Many of Scott Spencer's novels feature a turning point — a dreadful, often unplanned act committed by one of the characters — after which nothing will ever be the same.
In his classic 1979 novel Endless Love, a love-struck teenager accidentally burns down his girlfriend's house after he's told he cannot see her again, an incident that plays indelibly in his mind for the next 30 years and changes both his life and his girlfriend's life forever. In A Ship Made of Paper, a lawyer flees his career and New York City after a violent incident and then becomes obsessed with a married mother in his small hometown.
Spencer's newest novel, Man in the Woods, starts off ordinarily enough: A carpenter named Paul takes a detour to the woods to have a few quiet moments to himself.
But Paul is not alone. He's soon joined by another man in the woods, who has amassed a number of gambling debts and thinks he is being tracked down by his creditors. That second man has a dog with him — a dog he stole from his ex-girlfriend — and is hitting the dog and yanking him around by his chain. Paul intervenes, which leads to an altercation — and Paul accidentally kills the man.
Spencer tells Terry Gross that he chose a death as the turning point in this novel because he's interested in lives being changed very suddenly — and wanted, in the aftermath of that change, to both push his characters to the edge and test their conscience.
"I'm interested in how close our orderly lives are to chaos," he says. "Just the way we see how savagery can break out in societies that just a year before were orderly. ... This expression of some inner beastliness is compelling to me because I can identify with it. ... I think it's something we all wonder if we could be capable of — this kind of violence and under what circumstances ... and what would the aftermath be."
Scott Spencer is the author of 10 books. Both Endless Love and A Ship Made of Paper were nominated for the National Book Award. He is a regular contributor to Rolling Stone and has written for The New York Times, The New Yorker, Harpers Magazine and GQ.
On his belief in D-O-G vs. his belief in G-O-D
"I definitely believe in dog. You can't have as much dog hair in your house as I do and not believe in dog. And God [was] one of the things I was most interested in figuring out while writing this book — and at one point I thought, 'I'm really writing a religious book here.' And another point in writing it, I said, 'I'm really writing a very irreligious book here.' And then when I finally finished, I realized that this was something — and this is not a contradiction in terms — something that was passionately agnostic. Really, [this novel was] as passionate about agnosticism as much as Graham Greene is about his Catholicism because I could feel the otherworldly intentions of fate hovering over my characters yet I could not ever really ever quite come to a true narrative understanding that this fate was some sort of otherworldly intelligence that made sense enough that we could call it God."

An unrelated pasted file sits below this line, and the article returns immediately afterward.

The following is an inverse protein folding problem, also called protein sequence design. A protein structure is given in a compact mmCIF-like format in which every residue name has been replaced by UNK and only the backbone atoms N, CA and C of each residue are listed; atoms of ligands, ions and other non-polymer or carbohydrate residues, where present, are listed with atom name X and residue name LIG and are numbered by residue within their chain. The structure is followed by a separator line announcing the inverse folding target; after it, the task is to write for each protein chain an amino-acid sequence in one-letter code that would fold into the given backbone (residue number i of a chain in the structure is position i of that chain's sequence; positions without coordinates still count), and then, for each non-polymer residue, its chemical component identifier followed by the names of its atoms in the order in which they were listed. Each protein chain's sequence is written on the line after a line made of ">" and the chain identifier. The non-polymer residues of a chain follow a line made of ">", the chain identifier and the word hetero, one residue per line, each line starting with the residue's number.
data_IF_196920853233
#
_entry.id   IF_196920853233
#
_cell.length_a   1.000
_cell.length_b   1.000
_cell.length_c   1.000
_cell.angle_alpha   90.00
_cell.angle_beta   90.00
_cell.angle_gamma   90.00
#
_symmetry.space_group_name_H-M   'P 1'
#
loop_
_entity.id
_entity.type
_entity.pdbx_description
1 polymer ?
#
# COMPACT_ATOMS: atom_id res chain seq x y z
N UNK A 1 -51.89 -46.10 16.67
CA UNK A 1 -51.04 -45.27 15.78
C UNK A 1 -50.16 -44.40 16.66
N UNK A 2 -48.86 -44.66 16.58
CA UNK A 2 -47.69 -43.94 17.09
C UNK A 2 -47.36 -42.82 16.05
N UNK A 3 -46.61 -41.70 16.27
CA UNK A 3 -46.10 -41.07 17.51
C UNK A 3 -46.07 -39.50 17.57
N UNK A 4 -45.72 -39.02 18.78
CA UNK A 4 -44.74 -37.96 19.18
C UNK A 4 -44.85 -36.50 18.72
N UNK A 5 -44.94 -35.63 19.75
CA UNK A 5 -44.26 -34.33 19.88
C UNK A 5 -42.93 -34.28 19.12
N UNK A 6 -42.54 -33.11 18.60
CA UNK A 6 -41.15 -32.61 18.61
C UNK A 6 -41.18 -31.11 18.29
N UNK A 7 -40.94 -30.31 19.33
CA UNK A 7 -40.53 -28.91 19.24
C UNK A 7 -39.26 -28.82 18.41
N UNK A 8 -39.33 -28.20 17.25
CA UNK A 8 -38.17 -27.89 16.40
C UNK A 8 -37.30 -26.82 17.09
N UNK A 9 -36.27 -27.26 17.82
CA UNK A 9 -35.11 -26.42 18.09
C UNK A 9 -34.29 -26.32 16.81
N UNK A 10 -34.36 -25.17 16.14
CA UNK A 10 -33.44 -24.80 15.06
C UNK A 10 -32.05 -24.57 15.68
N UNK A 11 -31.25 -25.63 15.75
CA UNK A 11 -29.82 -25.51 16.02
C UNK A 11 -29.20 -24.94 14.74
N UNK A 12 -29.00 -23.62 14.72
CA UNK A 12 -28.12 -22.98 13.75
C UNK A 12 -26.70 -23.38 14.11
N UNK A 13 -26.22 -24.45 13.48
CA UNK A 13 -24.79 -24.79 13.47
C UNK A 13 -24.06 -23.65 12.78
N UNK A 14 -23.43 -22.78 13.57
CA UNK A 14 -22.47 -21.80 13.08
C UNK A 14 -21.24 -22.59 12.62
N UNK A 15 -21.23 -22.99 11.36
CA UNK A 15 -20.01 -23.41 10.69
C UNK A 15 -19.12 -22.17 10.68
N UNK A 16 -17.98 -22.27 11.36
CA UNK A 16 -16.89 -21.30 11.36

"Before [deciding I was an agnostic] I bounced between atheism and a desire to give some sort of religious meaning to my life. I was just talking to my mother last week and she talked to me about when I was a little kid, sometimes she'd have to bring me to a church — not that we went to church, because my parents were militantly atheistic — but she'd go to a church for some community meeting and she'd turn around and I'd be gone. And I'd be in one of the pews sort of praying fervently. I always had this feeling that I wished that religion, or a belief in God, and that ritual and that living metaphor [with] which I could explain my life was available to me.
"And there would just be times when I would just feel withering contempt for the whole thing and sort of glad that I hadn't entered into that system of thought. But novelists think a lot about God ... [because] we create whole worlds and we people them and then we tell the people what to do: We make them fall in love or fall out of windows. So there is that curiosity about God that I think all novelists have."
On physically defending others
"I always felt that that was the responsibility that I was born [into] because I'm male. When I was 10 years old, my father said, 'Men don't sleep as deeply as women because we need to be ready if somebody comes.' In my life as I've actually led it, I've always felt it was up to me to step in if somebody who is in my circle, who because of my relationship to them, I am duty-bound to protect. It is up to me to step in. I have not been in some situation like that Dustin Hoffman character in Straw Dogs with his little wire-rimmed glasses and his porn-starry-looking wife while all of these cretinish locals pound on the windows and try to get in — but there have been a couple of instances when I've had to 'man up,' as we say, and step between someone who was mine to protect somehow and someone who was going to do them some harm."
On the idea that men have a genetic impulse to defend others
"It's very hard to say what anyone is genetically because ... people don't exist outside of society. You can't find a person who isn't culturally determined to one extent or another. So I don't know — until we start making people in test tubes — and then we have to keep them in the lab and study them, but even then they'd be the victims of some sort of deprivation — so it's very hard to say what people are in essence. I think it's one of the jobs that novels have, really. I think it's one of the things that keeps people reading — that we are endlessly amazed and curious and perplexed about: What is our nature?"